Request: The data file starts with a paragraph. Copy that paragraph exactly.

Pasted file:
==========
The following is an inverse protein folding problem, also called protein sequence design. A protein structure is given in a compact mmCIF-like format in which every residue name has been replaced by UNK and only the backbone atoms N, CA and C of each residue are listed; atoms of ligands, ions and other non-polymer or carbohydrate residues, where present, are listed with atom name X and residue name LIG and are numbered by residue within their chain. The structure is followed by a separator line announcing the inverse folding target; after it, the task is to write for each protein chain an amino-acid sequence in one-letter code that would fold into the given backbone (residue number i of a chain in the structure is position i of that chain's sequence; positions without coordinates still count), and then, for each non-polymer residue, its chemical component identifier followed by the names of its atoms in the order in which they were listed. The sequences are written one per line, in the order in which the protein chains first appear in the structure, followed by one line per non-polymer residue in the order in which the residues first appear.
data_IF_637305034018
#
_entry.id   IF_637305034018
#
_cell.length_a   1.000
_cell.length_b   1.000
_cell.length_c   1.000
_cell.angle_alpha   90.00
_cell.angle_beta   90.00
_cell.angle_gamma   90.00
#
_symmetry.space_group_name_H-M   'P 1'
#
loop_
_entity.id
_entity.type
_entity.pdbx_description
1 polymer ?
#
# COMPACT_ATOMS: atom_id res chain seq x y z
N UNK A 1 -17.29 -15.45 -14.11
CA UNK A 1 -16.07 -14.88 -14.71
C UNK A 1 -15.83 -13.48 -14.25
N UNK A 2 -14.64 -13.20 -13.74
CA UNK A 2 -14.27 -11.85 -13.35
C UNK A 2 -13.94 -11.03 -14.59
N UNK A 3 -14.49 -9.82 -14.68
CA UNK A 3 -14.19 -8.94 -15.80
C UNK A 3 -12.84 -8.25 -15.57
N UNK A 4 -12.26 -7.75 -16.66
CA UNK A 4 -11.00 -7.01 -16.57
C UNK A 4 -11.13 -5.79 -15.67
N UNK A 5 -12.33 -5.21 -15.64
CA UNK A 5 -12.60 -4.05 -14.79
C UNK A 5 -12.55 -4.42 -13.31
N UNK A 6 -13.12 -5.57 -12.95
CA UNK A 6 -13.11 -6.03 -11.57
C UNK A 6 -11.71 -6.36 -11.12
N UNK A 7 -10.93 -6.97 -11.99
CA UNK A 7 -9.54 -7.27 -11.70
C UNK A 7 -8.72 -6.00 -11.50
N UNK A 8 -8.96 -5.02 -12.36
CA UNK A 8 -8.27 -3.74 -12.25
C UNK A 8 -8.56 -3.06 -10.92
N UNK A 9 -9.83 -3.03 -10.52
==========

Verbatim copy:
The following is an inverse protein folding problem, also called protein sequence design. A protein structure is given in a compact mmCIF-like format in which every residue name has been replaced by UNK and only the backbone atoms N, CA and C of each residue are listed; atoms of ligands, ions and other non-polymer or carbohydrate residues, where present, are listed with atom name X and residue name LIG and are numbered by residue within their chain. The structure is followed by a separator line announcing the inverse folding target; after it, the task is to write for each protein chain an amino-acid sequence in one-letter code that would fold into the given backbone (residue number i of a chain in the structure is position i of that chain's sequence; positions without coordinates still count), and then, for each non-polymer residue, its chemical component identifier followed by the names of its atoms in the order in which they were listed. The sequences are written one per line, in the order in which the protein chains first appear in the structure, followed by one line per non-polymer residue in the order in which the residues first appear.